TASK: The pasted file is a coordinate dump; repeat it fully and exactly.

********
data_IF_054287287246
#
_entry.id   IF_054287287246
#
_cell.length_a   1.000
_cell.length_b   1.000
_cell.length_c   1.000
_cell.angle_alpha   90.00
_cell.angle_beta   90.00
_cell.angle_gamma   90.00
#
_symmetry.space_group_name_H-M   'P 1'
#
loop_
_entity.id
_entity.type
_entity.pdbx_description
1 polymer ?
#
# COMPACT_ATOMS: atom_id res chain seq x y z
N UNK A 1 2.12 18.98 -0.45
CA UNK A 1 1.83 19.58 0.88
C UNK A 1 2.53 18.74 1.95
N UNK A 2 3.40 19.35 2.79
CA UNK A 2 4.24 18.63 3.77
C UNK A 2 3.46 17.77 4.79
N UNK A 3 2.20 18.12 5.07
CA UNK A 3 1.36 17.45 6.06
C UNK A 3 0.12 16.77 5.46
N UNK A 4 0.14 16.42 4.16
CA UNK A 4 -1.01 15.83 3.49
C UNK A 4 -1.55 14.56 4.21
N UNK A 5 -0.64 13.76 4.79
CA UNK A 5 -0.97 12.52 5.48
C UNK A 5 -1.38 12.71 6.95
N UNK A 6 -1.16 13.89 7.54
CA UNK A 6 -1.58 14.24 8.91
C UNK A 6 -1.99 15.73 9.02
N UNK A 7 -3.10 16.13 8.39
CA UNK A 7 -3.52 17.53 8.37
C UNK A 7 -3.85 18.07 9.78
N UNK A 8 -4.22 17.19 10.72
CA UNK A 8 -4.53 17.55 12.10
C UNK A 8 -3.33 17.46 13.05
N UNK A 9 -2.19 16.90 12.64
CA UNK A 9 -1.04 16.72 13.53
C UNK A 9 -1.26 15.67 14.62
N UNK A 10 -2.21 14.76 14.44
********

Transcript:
data_IF_054287287246
#
_entry.id   IF_054287287246
#
_cell.length_a   1.000
_cell.length_b   1.000
_cell.length_c   1.000
_cell.angle_alpha   90.00
_cell.angle_beta   90.00
_cell.angle_gamma   90.00
#
_symmetry.space_group_name_H-M   'P 1'
#
loop_
_entity.id
_entity.type
_entity.pdbx_description
1 polymer ?
#
# COMPACT_ATOMS: atom_id res chain seq x y z
N UNK A 1 2.12 18.98 -0.45
CA UNK A 1 1.83 19.58 0.88
C UNK A 1 2.53 18.74 1.95
N UNK A 2 3.40 19.35 2.79
CA UNK A 2 4.24 18.63 3.77
C UNK A 2 3.46 17.77 4.79
N UNK A 3 2.20 18.12 5.07
CA UNK A 3 1.36 17.45 6.06
C UNK A 3 0.12 16.77 5.46
N UNK A 4 0.14 16.42 4.16
CA UNK A 4 -1.01 15.83 3.49
C UNK A 4 -1.55 14.56 4.21
N UNK A 5 -0.64 13.76 4.79
CA UNK A 5 -0.97 12.52 5.48
C UNK A 5 -1.38 12.71 6.95
N UNK A 6 -1.16 13.89 7.54
CA UNK A 6 -1.58 14.24 8.91
C UNK A 6 -1.99 15.73 9.02
N UNK A 7 -3.10 16.13 8.39
CA UNK A 7 -3.52 17.53 8.37
C UNK A 7 -3.85 18.07 9.78
N UNK A 8 -4.22 17.19 10.72
CA UNK A 8 -4.53 17.55 12.10
C UNK A 8 -3.33 17.46 13.05
N UNK A 9 -2.19 16.90 12.64
CA UNK A 9 -1.04 16.72 13.53
C UNK A 9 -1.26 15.67 14.62
N UNK A 10 -2.21 14.76 14.44